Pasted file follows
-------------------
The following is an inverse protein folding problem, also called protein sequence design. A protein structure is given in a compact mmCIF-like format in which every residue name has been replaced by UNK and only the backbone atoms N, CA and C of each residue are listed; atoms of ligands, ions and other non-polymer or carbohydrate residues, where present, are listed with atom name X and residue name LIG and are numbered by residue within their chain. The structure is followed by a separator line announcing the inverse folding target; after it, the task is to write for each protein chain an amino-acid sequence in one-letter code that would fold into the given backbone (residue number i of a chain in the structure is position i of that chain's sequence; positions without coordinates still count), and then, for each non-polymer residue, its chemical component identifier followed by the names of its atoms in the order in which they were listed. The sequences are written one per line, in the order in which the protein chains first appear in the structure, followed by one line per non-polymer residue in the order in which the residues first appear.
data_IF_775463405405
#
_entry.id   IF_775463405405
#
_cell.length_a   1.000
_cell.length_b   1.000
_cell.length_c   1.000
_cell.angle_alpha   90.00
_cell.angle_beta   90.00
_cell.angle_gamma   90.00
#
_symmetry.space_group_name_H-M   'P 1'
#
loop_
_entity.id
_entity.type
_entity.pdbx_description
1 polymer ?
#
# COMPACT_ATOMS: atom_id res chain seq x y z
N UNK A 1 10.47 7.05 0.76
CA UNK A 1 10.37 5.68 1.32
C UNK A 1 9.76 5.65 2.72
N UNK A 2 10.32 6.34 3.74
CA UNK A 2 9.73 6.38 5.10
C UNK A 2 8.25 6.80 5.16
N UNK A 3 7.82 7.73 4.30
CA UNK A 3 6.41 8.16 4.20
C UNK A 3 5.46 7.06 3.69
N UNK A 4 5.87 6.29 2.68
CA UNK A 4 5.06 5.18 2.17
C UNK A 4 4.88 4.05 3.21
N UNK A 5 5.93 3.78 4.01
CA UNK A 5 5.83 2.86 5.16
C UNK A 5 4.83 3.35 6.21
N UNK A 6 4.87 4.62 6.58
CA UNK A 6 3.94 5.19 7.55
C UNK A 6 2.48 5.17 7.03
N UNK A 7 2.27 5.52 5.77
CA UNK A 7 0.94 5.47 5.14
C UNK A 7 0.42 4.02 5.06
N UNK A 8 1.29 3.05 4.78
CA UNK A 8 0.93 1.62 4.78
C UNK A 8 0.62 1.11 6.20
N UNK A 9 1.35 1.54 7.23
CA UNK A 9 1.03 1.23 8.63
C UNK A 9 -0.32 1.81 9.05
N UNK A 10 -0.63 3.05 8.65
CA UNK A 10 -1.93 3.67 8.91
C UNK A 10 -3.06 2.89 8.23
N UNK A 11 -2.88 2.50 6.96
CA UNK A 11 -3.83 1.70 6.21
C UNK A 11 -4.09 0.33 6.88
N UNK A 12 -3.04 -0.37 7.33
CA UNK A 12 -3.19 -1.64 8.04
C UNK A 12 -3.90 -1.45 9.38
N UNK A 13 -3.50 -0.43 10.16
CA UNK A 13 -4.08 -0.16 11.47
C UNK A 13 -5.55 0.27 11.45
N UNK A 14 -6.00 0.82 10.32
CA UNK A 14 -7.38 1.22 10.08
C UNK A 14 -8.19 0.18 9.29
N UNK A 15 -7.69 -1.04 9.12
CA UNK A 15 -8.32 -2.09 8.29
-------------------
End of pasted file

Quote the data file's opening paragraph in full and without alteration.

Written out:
The following is an inverse protein folding problem, also called protein sequence design. A protein structure is given in a compact mmCIF-like format in which every residue name has been replaced by UNK and only the backbone atoms N, CA and C of each residue are listed; atoms of ligands, ions and other non-polymer or carbohydrate residues, where present, are listed with atom name X and residue name LIG and are numbered by residue within their chain. The structure is followed by a separator line announcing the inverse folding target; after it, the task is to write for each protein chain an amino-acid sequence in one-letter code that would fold into the given backbone (residue number i of a chain in the structure is position i of that chain's sequence; positions without coordinates still count), and then, for each non-polymer residue, its chemical component identifier followed by the names of its atoms in the order in which they were listed. The sequences are written one per line, in the order in which the protein chains first appear in the structure, followed by one line per non-polymer residue in the order in which the residues first appear.